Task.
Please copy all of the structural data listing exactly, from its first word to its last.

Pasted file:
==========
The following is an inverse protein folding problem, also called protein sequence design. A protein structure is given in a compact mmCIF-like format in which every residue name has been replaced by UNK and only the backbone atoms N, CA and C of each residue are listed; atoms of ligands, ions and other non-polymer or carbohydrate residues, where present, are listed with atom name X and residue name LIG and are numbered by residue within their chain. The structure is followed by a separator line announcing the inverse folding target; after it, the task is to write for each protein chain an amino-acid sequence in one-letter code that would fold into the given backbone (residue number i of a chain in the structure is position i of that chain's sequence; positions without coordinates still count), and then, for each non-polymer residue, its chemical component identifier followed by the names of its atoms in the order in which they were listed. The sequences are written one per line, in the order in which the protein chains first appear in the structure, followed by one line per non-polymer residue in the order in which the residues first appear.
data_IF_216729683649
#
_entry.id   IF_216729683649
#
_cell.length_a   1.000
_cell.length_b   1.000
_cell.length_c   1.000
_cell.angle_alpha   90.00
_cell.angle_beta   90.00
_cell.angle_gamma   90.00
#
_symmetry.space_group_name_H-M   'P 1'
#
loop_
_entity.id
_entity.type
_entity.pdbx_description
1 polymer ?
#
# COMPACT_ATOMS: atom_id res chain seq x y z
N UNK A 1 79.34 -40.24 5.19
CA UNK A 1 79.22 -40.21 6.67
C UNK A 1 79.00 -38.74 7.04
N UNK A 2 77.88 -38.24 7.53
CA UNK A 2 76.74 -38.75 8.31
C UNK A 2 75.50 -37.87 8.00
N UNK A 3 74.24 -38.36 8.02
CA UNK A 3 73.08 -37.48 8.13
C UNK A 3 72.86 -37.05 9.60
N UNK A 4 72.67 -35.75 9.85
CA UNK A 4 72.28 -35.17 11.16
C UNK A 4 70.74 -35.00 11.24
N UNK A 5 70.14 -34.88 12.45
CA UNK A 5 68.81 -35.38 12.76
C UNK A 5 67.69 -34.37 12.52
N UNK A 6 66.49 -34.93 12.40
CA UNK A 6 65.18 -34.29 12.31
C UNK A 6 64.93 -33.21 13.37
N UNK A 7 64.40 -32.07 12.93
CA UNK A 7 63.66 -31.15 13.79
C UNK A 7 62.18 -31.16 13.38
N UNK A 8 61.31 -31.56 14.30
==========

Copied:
The following is an inverse protein folding problem, also called protein sequence design. A protein structure is given in a compact mmCIF-like format in which every residue name has been replaced by UNK and only the backbone atoms N, CA and C of each residue are listed; atoms of ligands, ions and other non-polymer or carbohydrate residues, where present, are listed with atom name X and residue name LIG and are numbered by residue within their chain. The structure is followed by a separator line announcing the inverse folding target; after it, the task is to write for each protein chain an amino-acid sequence in one-letter code that would fold into the given backbone (residue number i of a chain in the structure is position i of that chain's sequence; positions without coordinates still count), and then, for each non-polymer residue, its chemical component identifier followed by the names of its atoms in the order in which they were listed. The sequences are written one per line, in the order in which the protein chains first appear in the structure, followed by one line per non-polymer residue in the order in which the residues first appear.
data_IF_216729683649
#
_entry.id   IF_216729683649
#
_cell.length_a   1.000
_cell.length_b   1.000
_cell.length_c   1.000
_cell.angle_alpha   90.00
_cell.angle_beta   90.00
_cell.angle_gamma   90.00
#
_symmetry.space_group_name_H-M   'P 1'
#
loop_
_entity.id
_entity.type
_entity.pdbx_description
1 polymer ?
#
# COMPACT_ATOMS: atom_id res chain seq x y z
N UNK A 1 79.34 -40.24 5.19
CA UNK A 1 79.22 -40.21 6.67
C UNK A 1 79.00 -38.74 7.04
N UNK A 2 77.88 -38.24 7.53
CA UNK A 2 76.74 -38.75 8.31
C UNK A 2 75.50 -37.87 8.00
N UNK A 3 74.24 -38.36 8.02
CA UNK A 3 73.08 -37.48 8.13
C UNK A 3 72.86 -37.05 9.60
N UNK A 4 72.67 -35.75 9.85
CA UNK A 4 72.28 -35.17 11.16
C UNK A 4 70.74 -35.00 11.24
N UNK A 5 70.14 -34.88 12.45
CA UNK A 5 68.81 -35.38 12.76
C UNK A 5 67.69 -34.37 12.52
N UNK A 6 66.49 -34.93 12.40
CA UNK A 6 65.18 -34.29 12.31
C UNK A 6 64.93 -33.21 13.37
N UNK A 7 64.40 -32.07 12.93
CA UNK A 7 63.66 -31.15 13.79
C UNK A 7 62.18 -31.16 13.38
N UNK A 8 61.31 -31.56 14.30